'My on-air diabetes nightmare'
When BBC World Service presenter Alex Ritson's nightmare became a reality, he was glad his team recognised he was having a hypoglycemic attack as a result of his diabetes. Here he explains how you could help if one of your friends finds themselves in his position.
Most newsreaders I know have one thing in common: a recurring dream where everything starts going wrong a few minutes before the top of the hour and they only just make it into the studio on time.
When the pips finally sound, they look down and realise all their scripts are blank, and they end up spouting seemingly endless gibberish before finally waking up in a cold sweat, only to find they are safely in bed.
On 1 December, it happened to me, live on the BBC World Service and Radio 4 at 05:00.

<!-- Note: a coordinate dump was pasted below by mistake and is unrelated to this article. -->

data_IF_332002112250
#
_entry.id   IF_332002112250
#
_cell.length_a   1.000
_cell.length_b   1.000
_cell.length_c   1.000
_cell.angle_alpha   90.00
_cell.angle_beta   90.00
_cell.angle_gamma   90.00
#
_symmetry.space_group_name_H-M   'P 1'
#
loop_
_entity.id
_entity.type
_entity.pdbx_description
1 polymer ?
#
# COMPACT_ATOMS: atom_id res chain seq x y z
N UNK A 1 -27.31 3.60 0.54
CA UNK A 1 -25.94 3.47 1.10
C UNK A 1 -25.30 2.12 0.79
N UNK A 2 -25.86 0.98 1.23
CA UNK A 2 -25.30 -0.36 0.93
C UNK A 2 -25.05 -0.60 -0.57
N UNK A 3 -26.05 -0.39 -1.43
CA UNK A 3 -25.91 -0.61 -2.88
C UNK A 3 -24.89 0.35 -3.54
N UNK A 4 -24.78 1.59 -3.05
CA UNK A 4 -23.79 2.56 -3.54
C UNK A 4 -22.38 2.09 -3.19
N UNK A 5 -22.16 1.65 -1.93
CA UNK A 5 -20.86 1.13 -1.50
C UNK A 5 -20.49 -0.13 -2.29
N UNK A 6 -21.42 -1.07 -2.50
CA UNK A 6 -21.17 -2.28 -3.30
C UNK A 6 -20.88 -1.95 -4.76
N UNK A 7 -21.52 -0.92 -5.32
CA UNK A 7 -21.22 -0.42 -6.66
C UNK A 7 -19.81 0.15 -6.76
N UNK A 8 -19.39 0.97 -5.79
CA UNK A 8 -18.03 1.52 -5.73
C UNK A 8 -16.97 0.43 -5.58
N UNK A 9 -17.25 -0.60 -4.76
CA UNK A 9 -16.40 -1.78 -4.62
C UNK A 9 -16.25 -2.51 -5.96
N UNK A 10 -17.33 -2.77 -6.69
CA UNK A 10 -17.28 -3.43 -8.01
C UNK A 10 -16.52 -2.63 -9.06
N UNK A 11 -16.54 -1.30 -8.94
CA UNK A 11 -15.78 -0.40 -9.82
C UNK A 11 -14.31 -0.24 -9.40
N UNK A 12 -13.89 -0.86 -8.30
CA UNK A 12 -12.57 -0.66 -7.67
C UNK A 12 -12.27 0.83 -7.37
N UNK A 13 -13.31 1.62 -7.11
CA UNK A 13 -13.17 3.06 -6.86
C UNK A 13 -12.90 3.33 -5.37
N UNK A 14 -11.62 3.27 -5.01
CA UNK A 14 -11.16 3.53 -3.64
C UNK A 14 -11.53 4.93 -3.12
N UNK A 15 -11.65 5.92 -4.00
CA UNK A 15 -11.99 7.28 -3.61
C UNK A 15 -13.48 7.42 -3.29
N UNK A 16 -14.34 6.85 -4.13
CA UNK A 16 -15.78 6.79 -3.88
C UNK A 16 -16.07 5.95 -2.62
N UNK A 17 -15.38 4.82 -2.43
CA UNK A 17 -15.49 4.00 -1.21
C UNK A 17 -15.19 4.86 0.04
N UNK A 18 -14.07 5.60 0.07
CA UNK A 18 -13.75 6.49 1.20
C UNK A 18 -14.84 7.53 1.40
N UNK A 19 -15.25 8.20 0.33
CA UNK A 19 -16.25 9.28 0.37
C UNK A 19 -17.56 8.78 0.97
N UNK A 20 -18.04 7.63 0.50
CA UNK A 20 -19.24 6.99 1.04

But it wasn't a dream. This time, it was real.
The reason - as you'll know if you listened to the whole tape - was medical. I have type 1 diabetes and my on-air nightmare was caused by a severe hypoglycemic attack.
To put that simply - it's "low batteries". A lack of sugar, or fuel for all the cells in the body, most notably key bits of the brain.
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And it was terrifying. As I was trying to read the script, my eyes started operating independently of each other, creating two swirling pages of words, neither of which would stay still.
And I had a strange sensation which I can only describe as my subconscious, for reasons of survival, independently trying to wrestle my life controls away from my failing conscious m Continue reading